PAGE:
ISSUE 08 – FALL/WINTER 2015 CENTRAL PLATEAUHanford’s Groundwater Treatment SystemExpands Already Impressive CapabilitiesCH2M Hill Remediation Company (CHPRC) expanded contaminated with chemicals and radionuclides, to the capabilities of the 200 West Pump and Treat soil disposal sites resulted in a plume of contaminatedSystem in early September when construction was groundwater approximately 102 acres or about 134completed on a treatment system that will remove football fields in area.uranium from groundwater. Additionally, the 200 West Pump and Treat System willThe 200 West Pump and Treat System started treat about 2 million gallons of water from the 200 Eastoperating in 2012 and has already removed numerous Area. Contaminants in this water are not currentlycontaminants. Biological treatment removes nitrates, migrating downward into Hanford’s aquifer, but thisair strippers remove carbon tetrachloride and volatile action is needed to prevent future migration.organic compounds, and ion exchange removesradiological contaminants. Pipefitters install equipment that is being added to the 200 West“We were already removing more contaminants, Pump and Treat System to remove uranium from groundwater.including technetium-99, than any other water treatmentsystem in the complex,” said Curt Wittreich, CHPRCproject manager. “This expansion allows us to targetgroundwater from sources with higher concentrations ofuranium.”The uranium contamination in the groundwater targetedby the system primarily came from U Plant, a facilityused to recover uranium from waste sludge stored inunderground tanks. The discharge of liquids, some SITEWIDEHanford Earns Safety HonorsThe Voluntary Protection Program Participants said Stacy Charboneau, DOE-Richland OperationsAssociation (VPPPA) recently recognized Department of manager. “I commend them for these awards and thankEnergy (DOE) contractors at the Hanford Site and one them for the safe work that led to this recognition.”individual employee with DOE and national safety In addition, MSA’s Kevin Schoonover received theawards. national VPPPA Safety & Health Achievement ProgramContractor Mission Support Alliance (MSA) received Award, presented to non-managerial employees whoVoluntary Protection Program (VPP) Star of Excellence have taken the initiative to learn and apply safety andawards for both the Volpentest HAMMER Federal health best practices.Training Center and Safeguards and Security group. The VPP Star of Excellence is awarded to sites that goWashington Closure Hanford, CH2M Hill Plateau beyond the Star criteria and demonstrate excellence inRemediation Company and Washington River outreach and mentoring efforts, along with exemplaryProtection Solutions also received VPP Star of employee involvement and management leadershipExcellence awards, and CHPRC also garnered a related to VPP.national Safety & Health Outreach Award for its The awards were announced at the VPPPA NationalAfter School Matters program. Conference in August.“Our workers on the site are performing some of themost complex and hazardous work in the department,” 09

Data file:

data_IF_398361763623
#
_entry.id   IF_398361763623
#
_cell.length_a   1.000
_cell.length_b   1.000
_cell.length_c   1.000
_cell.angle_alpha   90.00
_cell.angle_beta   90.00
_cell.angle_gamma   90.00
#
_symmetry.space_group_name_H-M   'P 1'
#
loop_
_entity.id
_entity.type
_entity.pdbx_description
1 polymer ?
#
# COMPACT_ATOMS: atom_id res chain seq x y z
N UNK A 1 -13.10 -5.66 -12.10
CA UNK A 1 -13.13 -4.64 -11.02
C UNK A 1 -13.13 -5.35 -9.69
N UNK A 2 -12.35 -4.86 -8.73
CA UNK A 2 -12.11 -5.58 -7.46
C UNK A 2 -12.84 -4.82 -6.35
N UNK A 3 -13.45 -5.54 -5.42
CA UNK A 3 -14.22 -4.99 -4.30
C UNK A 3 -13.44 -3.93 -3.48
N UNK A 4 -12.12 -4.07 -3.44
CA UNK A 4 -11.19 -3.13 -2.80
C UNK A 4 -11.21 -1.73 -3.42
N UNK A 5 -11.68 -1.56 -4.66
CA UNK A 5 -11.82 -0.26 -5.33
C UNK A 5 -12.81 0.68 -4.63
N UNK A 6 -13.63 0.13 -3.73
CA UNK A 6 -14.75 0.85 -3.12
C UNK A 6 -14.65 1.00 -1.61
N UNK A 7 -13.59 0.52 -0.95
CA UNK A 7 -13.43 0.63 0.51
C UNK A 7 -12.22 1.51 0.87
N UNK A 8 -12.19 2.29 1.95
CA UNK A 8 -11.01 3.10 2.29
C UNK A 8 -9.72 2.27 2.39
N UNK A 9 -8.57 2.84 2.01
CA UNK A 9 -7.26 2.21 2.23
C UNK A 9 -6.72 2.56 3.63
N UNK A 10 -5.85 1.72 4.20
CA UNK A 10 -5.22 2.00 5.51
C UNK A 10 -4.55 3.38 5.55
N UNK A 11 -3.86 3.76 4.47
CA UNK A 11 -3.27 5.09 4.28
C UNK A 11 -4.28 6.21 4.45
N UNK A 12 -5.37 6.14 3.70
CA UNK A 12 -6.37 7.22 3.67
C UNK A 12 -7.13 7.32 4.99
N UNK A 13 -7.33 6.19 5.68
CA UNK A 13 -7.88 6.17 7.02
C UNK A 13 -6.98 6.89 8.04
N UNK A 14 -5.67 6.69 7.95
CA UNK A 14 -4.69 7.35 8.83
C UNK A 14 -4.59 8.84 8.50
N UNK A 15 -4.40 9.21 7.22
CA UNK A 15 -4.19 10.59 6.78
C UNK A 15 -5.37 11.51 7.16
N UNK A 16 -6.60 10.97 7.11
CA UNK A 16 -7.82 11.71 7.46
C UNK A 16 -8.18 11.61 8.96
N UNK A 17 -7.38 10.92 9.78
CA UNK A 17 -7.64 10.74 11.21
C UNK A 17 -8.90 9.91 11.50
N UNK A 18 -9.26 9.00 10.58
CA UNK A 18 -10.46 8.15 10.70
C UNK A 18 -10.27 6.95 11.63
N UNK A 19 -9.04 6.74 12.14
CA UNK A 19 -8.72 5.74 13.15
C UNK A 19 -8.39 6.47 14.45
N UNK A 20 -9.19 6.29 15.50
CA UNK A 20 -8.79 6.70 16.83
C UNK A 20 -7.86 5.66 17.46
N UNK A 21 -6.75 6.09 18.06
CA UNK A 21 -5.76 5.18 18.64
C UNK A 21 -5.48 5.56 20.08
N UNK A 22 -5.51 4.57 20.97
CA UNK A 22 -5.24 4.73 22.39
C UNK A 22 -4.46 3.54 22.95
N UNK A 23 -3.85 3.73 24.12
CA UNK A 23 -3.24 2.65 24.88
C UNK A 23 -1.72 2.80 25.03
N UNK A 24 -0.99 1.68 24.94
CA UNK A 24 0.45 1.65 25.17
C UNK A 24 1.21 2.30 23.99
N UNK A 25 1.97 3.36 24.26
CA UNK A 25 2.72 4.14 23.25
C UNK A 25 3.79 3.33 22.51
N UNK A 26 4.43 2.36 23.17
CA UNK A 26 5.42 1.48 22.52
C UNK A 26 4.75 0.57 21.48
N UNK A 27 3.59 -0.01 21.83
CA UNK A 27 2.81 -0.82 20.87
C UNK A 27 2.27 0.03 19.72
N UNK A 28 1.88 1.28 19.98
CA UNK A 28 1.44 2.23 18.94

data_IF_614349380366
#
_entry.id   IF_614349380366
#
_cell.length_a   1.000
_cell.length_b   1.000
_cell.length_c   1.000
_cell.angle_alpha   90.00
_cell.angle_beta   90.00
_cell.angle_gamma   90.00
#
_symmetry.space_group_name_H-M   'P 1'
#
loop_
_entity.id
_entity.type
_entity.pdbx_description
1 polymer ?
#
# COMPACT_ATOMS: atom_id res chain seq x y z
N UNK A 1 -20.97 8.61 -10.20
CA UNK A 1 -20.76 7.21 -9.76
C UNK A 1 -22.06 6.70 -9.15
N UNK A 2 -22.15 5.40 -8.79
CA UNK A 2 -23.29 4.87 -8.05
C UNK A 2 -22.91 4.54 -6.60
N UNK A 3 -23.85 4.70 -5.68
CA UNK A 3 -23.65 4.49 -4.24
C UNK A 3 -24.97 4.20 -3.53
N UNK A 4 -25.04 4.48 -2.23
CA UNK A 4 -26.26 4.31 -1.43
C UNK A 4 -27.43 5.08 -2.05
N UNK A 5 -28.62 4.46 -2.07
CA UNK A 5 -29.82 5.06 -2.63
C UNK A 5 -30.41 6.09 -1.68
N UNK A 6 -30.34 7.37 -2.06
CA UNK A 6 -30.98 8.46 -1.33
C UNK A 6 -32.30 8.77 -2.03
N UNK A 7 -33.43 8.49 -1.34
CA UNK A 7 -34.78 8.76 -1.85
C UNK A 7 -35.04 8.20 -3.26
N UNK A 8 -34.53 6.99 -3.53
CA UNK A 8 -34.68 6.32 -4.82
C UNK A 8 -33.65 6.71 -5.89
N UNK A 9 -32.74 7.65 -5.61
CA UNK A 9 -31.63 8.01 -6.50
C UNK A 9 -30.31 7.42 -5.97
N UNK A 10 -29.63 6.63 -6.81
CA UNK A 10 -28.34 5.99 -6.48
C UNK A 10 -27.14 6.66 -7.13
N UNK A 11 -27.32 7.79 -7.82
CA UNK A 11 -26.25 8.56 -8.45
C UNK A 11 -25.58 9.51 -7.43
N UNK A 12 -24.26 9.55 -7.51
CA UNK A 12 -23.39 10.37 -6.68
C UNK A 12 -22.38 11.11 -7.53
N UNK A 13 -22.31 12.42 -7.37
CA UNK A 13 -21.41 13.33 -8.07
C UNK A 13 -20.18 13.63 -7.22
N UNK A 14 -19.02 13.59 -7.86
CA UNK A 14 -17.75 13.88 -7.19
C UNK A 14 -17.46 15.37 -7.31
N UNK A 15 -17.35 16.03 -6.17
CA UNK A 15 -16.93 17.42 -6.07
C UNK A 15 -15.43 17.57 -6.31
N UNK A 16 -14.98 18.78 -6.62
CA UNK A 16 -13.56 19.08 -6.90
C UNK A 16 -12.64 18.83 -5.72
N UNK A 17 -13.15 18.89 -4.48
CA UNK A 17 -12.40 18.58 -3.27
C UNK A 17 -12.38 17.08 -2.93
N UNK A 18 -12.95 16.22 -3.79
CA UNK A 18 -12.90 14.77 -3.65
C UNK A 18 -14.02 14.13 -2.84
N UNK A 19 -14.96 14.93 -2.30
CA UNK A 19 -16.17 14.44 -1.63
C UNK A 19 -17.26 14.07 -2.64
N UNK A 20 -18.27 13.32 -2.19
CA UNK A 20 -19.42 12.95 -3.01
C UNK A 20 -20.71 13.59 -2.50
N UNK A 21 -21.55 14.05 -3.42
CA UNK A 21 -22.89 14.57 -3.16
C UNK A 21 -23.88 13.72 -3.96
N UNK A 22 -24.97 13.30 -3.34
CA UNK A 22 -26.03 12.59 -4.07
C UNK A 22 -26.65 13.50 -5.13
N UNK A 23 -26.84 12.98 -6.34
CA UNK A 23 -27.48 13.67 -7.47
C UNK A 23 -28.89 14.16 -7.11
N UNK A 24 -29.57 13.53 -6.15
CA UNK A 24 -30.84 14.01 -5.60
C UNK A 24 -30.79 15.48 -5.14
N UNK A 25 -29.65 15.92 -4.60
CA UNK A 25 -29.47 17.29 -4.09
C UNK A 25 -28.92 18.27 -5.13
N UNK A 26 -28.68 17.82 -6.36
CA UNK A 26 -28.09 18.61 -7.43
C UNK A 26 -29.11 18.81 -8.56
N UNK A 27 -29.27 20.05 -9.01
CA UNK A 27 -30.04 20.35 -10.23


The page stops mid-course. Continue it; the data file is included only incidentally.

ISSUE 08 – FALL/WINTER 2015 TANKSWRPS Recognized forSafety InnovationWashington River Protection Solutions (WRPS), Members of the project team (left to right): Ben Davis, Karenthe Department of Energy’s (DOE) Tank Operations Engebretson, William Hughes, Marco Nicacio, Ches Phillips andContractor, received the Voluntary Protection Program Dennis Riste. Not pictured: Pete Carlson and Mike Copeland.(VPP) Innovation Award at the Voluntary ProtectionProgram Participants Association national conferencein Grapevine, Texas.The VPP Innovation Award is presented to anindividual, company or worksite that has developedand implemented an innovation, encouraged others to try new approaches and emphasized the value ofcreativity and flexibility in the resolution of worker safetyand health problems.WRPS was recognized for designing, fabricating anddeploying a tool that reduces worker exposure whilesurveying long-length pieces of equipment used toretrieve highly radioactive and chemical waste from the Hanford Site’s tank farms.A Team Effort“This award demonstrates the tank farm team’sdedication to identifying innovative solutions that helpus perform hazardous work safely and efficiently on aneveryday basis,” said Mark Lindholm, WRPS presidentand project manager. “It’s an excellent example of howcommitted our employees are to keeping each othersafe.”The tool was developed and constructed by workersfrom WRPS’ radiological control, waste managementand construction organizations. The team consisted of Pete Carlson, Mike Copeland, Ben Davis, KarenEngebretson, William Hughes, Marco Nicacio, ChesPhillips and Dennis Riste. The new tool and the associated process allow workers to perform characterization surveys from lower dose areas. This includes the health physics technicians, who now remotely record equipment dose rates from positions behind shielding concrete blocks away from the highly radioactive long-length equipment. 10